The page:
I agree with Ike’s comment- Property lines and city limits are all arbitrary. Therefore, historians today need to be aware and concerned about not imposing our modern conception of mapping on history. Likewise, it is imperative to consider every aspect a narrative could have, like Laura pointed out in her comment.
Kaylee- I agree with you when you state that “interacting with artifacts puts up a lot of walls, figuratively and literally, due to preservation concerns, but technology could create a door for visitors to explore these objects without putting them at risk”. However, once again, historians need to be cautious to not use technology for glamour, popularity, or to stay “on trend”. Rather it should only be used when it can enhance the learning experience. If technology is primarily being used to attract more visitors and create a “cool” experience, the role of the museum/ exhibit/ artifact is belittled and desecrated.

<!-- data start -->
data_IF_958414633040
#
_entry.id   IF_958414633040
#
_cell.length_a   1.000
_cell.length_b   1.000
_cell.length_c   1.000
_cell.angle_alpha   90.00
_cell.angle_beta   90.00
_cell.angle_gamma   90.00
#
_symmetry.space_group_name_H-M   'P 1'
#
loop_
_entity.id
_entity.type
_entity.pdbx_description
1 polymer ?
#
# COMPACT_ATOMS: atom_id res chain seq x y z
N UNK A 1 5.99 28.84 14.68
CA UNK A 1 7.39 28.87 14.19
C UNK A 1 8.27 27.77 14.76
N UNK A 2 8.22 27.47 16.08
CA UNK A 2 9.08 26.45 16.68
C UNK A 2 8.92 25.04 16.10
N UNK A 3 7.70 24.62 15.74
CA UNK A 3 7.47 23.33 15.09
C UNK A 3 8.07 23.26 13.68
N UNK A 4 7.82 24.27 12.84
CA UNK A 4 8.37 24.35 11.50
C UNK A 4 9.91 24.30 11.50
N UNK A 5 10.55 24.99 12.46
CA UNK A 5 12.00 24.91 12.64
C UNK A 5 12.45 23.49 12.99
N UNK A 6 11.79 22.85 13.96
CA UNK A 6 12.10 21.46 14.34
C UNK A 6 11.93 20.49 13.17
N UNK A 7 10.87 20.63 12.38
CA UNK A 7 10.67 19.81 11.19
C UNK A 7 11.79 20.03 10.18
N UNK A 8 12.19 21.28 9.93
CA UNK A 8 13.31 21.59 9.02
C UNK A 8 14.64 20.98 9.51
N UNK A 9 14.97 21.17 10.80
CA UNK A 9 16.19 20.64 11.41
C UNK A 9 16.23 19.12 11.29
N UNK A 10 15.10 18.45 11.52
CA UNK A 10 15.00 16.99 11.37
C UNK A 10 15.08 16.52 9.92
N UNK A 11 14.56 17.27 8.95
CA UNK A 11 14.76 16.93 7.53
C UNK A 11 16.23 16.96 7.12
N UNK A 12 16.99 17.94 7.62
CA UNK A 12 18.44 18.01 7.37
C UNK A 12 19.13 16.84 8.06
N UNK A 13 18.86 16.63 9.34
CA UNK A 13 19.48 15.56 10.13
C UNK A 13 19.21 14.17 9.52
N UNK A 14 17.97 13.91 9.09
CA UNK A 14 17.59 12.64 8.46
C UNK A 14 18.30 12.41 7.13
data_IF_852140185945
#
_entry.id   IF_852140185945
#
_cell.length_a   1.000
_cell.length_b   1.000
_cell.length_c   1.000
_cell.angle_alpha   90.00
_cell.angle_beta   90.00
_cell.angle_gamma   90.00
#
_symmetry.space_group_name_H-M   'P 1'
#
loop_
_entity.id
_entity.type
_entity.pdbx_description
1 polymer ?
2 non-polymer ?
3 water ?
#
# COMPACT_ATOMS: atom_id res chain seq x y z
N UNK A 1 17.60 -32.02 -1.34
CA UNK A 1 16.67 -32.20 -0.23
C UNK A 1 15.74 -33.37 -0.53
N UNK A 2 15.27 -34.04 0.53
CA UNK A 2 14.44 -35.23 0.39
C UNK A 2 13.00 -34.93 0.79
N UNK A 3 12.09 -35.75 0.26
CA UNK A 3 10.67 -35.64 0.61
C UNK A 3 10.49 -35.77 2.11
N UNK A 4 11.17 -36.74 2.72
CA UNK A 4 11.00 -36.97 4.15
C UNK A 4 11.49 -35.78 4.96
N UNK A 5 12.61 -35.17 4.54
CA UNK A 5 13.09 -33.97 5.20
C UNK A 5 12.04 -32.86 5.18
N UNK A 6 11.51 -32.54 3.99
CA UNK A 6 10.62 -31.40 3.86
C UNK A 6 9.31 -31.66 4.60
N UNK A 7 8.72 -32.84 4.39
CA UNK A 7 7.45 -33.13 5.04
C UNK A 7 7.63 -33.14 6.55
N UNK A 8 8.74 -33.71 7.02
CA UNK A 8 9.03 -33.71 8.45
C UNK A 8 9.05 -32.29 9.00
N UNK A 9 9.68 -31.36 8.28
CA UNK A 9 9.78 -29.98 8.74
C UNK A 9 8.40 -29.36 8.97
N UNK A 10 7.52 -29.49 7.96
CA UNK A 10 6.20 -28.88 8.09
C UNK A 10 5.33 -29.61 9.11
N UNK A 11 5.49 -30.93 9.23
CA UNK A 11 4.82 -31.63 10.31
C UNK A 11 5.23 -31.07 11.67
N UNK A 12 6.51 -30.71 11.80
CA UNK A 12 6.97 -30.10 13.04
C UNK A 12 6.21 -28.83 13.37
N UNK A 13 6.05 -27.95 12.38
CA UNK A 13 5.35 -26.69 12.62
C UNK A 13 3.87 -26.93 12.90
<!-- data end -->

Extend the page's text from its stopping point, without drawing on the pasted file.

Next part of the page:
I agree Olivia! If a digital component is simply added to stay on trend then it is not helping the museum or the visitor. It should engage the visitor in an interactive way that many artifacts can’t because of preservation restrictions. One example I remember is from a Shakespeare exhibit. The first folio had been scanned and put on a kiosk so visitors could see the physical artifact while virtually look through the book. This allowed us to interact with the artifact without endangering it. I think this was a good use of technology because it enhanced my interest in the folio by being able to virtually interact with it.